The Student Government (SG) senate impeachment committee decided Monday to delay a decision in the investigation of charges against Attorney General Cordell Chavis.
Rather than deciding if an impeachment should be called for, the committee is contemplating the continuation of the investigation.
Though the committee wants clarification on former SG presidential candidate Christopher Leddy’s memo of impeachment – possibly for good reason – the circumstances are clear enough, and the investigation should not be delayed.
Leddy and former senator Richard Shockley called for Chavis to be impeached after he gave a legal opinion that supposedly contradicted SG statutes.
The election to fill 25 vacant senate seats that ends today was initially going to be overseen by SG senate President Jennifer Belmont, though SG statutes dictate that all elections must be monitored by the Election Rules Commission (ERC).
When Shockley questioned Belmont’s supervision at a senate meeting last month, Chavis issued a legal statement in his defense. He believed Belmont could oversee the election because the ERC was not in session.
At a Sept. 22 senate meeting, Leddy called for Chavis’ impeachment on the grounds of “incompetence” and “malfeasance.”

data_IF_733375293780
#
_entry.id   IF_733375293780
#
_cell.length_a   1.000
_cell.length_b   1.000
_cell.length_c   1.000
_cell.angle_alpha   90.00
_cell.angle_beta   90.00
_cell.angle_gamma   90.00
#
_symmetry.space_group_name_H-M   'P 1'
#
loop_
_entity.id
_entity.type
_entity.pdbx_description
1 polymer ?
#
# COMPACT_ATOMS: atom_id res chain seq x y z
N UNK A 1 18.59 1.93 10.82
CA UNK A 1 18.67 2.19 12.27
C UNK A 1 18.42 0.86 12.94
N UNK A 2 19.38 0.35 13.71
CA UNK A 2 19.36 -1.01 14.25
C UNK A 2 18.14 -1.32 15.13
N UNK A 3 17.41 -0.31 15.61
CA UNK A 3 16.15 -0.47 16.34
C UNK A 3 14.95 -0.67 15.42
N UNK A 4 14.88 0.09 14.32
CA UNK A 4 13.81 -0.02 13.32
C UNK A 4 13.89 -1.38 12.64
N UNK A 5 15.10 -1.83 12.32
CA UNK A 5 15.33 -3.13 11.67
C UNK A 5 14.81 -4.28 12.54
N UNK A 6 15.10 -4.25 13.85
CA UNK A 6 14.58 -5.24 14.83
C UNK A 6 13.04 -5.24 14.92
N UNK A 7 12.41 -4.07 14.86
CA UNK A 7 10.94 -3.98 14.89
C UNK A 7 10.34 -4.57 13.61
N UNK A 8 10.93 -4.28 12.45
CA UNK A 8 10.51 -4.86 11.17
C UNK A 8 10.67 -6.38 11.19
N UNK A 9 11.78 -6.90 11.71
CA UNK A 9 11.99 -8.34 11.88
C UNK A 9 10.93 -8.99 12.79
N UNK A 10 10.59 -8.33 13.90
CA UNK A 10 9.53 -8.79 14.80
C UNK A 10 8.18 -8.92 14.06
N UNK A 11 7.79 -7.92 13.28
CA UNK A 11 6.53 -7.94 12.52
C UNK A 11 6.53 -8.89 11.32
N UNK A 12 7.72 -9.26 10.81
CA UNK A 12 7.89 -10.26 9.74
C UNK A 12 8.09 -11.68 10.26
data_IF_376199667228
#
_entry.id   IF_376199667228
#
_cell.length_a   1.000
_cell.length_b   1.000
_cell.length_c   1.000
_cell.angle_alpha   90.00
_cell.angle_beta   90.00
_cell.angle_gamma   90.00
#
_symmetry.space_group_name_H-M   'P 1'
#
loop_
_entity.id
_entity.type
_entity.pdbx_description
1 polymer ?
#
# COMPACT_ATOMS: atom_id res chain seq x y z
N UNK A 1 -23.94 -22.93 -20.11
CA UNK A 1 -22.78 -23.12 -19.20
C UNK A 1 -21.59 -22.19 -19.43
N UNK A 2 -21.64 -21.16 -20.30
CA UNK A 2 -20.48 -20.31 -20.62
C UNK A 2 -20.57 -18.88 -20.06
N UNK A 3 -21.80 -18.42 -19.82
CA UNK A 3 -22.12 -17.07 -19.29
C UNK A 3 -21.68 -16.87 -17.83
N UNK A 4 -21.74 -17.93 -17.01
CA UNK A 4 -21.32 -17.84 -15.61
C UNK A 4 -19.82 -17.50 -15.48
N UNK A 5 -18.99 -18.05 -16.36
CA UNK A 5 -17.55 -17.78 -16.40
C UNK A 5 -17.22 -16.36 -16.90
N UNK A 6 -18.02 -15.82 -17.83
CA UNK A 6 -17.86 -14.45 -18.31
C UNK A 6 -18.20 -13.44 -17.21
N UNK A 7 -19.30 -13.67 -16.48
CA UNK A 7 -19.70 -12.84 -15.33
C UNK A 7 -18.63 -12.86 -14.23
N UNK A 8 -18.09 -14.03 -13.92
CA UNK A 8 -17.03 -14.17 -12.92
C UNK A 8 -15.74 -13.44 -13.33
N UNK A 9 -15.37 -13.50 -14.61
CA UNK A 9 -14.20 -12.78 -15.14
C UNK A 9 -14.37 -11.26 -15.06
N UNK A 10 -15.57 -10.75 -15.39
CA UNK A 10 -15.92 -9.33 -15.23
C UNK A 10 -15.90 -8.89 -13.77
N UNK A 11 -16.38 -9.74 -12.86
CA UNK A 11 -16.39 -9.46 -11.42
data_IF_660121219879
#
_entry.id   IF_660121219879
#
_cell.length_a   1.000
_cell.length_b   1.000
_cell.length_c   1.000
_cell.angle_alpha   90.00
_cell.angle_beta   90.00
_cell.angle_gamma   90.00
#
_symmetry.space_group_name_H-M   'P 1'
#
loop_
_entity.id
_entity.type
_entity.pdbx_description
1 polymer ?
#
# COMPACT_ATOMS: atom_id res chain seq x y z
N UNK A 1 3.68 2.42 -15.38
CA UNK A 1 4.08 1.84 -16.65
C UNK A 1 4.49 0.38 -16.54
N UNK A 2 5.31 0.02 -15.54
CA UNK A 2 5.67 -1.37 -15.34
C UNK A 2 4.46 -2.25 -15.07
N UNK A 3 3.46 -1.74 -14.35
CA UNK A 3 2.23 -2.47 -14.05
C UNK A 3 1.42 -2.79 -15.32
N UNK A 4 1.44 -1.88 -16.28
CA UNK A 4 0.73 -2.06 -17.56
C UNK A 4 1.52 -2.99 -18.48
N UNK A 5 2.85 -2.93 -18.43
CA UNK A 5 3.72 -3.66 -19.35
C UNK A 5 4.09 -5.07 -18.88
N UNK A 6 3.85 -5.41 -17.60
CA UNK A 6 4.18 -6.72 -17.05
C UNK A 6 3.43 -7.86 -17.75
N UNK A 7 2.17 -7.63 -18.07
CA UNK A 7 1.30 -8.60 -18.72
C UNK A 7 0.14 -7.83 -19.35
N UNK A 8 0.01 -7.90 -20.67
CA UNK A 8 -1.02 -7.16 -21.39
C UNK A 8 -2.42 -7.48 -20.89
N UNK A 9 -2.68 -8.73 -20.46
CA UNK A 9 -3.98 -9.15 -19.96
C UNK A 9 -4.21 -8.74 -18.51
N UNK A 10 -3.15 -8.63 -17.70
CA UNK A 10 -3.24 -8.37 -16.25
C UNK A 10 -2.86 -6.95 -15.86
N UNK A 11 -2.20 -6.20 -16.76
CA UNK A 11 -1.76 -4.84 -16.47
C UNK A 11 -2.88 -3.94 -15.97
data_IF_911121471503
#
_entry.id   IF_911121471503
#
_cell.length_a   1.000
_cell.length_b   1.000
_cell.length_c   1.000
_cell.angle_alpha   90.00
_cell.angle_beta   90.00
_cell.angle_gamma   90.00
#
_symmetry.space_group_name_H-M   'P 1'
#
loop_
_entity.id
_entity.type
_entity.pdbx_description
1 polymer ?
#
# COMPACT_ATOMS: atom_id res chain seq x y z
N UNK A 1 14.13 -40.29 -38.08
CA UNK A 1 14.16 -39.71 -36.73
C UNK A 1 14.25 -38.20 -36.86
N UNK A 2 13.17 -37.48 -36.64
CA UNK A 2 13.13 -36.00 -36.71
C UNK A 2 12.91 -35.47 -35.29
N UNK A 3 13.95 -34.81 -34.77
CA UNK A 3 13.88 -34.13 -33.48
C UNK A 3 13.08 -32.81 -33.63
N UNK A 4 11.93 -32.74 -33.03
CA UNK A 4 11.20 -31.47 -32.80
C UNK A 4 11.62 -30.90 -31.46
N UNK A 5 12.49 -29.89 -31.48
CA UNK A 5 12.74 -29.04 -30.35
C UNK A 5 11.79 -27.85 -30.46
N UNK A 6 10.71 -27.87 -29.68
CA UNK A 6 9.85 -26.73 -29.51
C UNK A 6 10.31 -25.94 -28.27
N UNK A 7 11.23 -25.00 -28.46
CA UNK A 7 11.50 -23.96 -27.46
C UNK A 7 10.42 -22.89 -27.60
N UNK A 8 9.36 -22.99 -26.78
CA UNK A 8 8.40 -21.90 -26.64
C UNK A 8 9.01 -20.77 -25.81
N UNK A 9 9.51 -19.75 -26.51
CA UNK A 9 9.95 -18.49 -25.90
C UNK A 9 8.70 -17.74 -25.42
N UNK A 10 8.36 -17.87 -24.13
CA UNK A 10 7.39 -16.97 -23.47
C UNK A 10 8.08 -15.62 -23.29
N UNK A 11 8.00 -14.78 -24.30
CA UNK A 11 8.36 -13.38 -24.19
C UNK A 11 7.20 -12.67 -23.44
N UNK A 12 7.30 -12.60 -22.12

The three-member impeachment committee was formed two weeks ago to examine the memo and decide if it warranted further investigation, which is still in limbo.
Committee member Kelly Budnick said Leddy’s allegations of “incompetence” and “malfeasance” were not specific enough. SG statutes define malfeasance as the “commission of a wrongful or unlawful act involving or affecting the performance of one’s duties.”
Chavis issued a legal opinion that directly contradicted the SG laws – laws that he should be aware of as attorney general. Whether intentional or not, Chavis misled the senate on the legality of the election, which should be grounds enough for moving forward with the investigation.
The committee wants to interview Leddy and Shockley for clarification of the details of the memo – not to hear their argument. “This is strictly clarification of the memo, this is not to determine where both sides stand,” said committee chair Alicia Stott.
Investigating both sides is exactly what the committee should be doing. They should examine Shockley’s actions just as much as Chavis’. After all, it could be argued that Leddy has an agenda because he lost his senate seat after an election was ruled illegal.
Looking at both sides of the case, there is plenty to be investigated, and the committee should not keep dragging its feet.